That was a mistake. The longer we left it untouched, the more we were reluctant to touch it. If it had broken as web browsers moved on, we may well have left it broken, or removed it altogether. No bones about it, the code was bad. It gleefully polluted the global window namespace. It might have had exactly one good idea which remains in the new code; that lone good part was buried under a pile of spaghetti and philosophical confusion. It was inconsistently formatted, too, which was probably the biggest barrier to understanding what we were thinking 11 years ago.
There is no more cross-browser nonsense
2012 was, as any mathematician will tell you, eleven years ago. There are seasoned professional web developers working today who have no first-hand idea of the nonsense we had to deal with back in our day. This is demonstrated every time a seasoned web developer says that any browser other than Internet Explorer is the new Internet Explorer. While we disagree, we can be thankful that those people have either never dealt with Internet Explorer or have forgotten how bad it actually was.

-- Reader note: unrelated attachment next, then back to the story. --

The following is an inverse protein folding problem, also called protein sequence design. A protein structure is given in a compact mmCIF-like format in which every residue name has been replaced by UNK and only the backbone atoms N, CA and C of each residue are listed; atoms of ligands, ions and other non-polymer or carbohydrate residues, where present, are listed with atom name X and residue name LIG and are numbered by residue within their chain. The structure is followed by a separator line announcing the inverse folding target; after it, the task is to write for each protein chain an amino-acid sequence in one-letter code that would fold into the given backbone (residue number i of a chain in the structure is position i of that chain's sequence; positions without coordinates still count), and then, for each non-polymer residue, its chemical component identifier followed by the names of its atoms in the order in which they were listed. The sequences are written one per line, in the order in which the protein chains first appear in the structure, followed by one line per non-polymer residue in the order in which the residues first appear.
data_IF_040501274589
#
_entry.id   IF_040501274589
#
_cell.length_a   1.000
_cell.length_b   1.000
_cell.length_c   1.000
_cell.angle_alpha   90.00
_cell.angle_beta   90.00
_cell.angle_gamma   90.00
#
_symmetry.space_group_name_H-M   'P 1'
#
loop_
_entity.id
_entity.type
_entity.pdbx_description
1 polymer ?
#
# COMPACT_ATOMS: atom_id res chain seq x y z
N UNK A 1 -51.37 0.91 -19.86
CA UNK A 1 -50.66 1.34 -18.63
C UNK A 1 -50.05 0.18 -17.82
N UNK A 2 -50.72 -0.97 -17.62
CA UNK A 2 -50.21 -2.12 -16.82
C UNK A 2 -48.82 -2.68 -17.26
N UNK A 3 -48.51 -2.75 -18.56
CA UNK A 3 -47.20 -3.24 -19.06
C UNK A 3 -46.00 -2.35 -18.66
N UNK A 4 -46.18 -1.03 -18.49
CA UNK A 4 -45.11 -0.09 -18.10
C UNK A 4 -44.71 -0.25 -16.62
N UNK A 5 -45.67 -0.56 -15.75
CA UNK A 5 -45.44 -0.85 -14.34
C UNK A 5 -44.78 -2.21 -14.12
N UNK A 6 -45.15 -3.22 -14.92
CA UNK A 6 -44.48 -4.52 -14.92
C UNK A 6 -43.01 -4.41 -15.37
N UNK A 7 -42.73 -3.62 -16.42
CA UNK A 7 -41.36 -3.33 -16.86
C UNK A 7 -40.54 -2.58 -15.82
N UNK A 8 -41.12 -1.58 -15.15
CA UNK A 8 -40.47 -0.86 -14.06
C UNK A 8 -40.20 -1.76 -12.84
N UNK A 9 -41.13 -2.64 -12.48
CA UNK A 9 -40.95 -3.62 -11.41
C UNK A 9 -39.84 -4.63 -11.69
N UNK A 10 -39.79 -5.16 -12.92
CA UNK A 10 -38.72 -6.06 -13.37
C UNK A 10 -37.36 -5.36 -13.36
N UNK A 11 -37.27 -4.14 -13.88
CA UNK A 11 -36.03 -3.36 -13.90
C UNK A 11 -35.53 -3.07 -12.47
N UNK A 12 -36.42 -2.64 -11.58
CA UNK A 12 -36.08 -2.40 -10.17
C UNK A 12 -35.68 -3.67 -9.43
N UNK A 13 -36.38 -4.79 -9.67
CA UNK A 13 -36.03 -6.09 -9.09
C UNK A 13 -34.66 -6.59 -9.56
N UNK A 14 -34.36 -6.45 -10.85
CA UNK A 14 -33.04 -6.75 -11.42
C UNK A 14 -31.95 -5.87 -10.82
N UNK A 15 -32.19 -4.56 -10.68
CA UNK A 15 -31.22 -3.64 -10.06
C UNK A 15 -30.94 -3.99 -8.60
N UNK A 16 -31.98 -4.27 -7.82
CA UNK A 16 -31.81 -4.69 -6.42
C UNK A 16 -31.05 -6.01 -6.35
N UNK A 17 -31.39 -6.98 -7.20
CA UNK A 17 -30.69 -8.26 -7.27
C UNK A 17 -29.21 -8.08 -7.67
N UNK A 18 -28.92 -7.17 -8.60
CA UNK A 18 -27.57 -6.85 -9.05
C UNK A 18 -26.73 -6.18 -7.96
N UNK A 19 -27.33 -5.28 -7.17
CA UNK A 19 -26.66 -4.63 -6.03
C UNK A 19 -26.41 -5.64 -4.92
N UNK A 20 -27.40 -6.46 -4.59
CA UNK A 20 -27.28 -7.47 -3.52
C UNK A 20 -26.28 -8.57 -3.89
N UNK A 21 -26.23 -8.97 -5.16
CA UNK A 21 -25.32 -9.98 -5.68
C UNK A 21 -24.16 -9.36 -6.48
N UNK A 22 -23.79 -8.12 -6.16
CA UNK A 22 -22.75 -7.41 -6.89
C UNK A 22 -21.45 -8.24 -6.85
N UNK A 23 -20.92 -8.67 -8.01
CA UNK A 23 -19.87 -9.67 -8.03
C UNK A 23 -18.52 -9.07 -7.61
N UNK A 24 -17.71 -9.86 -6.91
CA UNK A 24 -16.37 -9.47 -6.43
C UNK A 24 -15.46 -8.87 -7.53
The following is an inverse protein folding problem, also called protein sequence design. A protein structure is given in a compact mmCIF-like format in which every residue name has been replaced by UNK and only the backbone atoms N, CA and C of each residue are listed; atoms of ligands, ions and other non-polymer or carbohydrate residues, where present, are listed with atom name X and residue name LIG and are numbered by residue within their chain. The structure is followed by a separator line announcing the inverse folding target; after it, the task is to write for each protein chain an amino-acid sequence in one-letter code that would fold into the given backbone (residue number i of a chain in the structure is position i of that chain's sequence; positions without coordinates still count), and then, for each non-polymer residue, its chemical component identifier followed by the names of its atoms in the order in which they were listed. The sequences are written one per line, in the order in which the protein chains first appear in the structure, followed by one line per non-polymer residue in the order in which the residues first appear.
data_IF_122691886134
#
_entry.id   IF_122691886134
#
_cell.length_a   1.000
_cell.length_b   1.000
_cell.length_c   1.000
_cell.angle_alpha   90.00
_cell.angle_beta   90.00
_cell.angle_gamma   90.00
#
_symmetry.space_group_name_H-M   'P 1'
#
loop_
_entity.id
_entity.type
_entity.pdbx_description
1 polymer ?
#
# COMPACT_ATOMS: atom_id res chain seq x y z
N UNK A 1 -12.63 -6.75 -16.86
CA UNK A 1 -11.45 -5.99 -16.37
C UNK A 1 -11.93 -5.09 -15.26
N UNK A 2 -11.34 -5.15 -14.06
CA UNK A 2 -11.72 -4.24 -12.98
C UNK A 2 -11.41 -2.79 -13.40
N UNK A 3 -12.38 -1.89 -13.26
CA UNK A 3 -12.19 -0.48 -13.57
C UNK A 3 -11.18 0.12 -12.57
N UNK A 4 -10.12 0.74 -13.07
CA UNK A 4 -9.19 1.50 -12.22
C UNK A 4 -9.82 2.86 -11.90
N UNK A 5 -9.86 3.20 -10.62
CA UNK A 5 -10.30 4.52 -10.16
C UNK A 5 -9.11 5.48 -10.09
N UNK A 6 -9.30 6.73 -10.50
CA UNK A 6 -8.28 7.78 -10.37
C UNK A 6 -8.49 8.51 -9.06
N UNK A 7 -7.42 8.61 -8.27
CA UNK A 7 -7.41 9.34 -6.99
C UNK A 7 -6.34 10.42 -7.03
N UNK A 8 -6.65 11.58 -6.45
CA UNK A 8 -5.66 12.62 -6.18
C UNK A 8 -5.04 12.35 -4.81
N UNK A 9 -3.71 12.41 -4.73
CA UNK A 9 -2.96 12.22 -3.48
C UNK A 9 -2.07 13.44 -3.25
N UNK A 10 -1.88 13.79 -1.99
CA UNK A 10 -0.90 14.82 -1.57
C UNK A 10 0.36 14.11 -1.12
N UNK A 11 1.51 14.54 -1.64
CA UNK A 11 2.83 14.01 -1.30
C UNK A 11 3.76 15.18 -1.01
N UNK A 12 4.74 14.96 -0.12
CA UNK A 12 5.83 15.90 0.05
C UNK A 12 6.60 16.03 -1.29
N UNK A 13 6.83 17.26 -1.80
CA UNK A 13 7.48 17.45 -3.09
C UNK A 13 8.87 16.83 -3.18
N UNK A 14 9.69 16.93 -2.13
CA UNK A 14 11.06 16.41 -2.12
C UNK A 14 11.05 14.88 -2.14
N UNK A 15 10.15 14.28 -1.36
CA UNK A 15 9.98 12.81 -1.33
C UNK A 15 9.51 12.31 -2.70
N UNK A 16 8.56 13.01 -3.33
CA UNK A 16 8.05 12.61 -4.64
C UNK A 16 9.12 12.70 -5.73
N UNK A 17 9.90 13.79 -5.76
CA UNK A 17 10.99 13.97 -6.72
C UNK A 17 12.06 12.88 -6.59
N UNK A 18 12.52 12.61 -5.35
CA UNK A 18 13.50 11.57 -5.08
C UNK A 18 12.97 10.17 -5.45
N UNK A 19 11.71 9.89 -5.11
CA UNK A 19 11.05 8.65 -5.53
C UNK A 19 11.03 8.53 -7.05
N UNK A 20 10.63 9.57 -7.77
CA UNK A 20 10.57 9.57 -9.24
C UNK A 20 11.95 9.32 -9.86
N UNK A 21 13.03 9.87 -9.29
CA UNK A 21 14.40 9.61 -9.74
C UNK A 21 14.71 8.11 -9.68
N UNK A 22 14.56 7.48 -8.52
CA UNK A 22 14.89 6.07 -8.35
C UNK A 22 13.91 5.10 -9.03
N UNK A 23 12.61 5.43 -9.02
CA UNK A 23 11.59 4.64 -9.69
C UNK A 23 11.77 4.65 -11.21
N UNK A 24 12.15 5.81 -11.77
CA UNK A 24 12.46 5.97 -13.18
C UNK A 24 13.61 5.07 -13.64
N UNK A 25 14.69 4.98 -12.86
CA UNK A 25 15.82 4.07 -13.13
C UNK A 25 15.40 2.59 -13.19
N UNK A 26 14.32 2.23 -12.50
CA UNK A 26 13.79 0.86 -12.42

Eleven years later, Internet Explorer is dead. And the auto-updating nature of web browsers today means we no longer have to worry about old, bad browsers at all. Poking around this code gave us a pleasant reminder of just how much better things are these days. Here is a sample of the things we had to deal with back then:
- Opera, the Presto-engined version, did not implement `border-radius` properly. We had to specifically detect that browser and disable the subtle rounding of corners. That made it look subtly wrong, but that was better than looking terrible.
- Not all browsers supported the <audio> tag for playing audio, so we had to detect that case to avoid an exception being thrown.
- Various still-extant versions of Internet Explorer did not support SVGs, so the little NSE logo "flash" was implemented as a PNG image embedded into the document as Base64.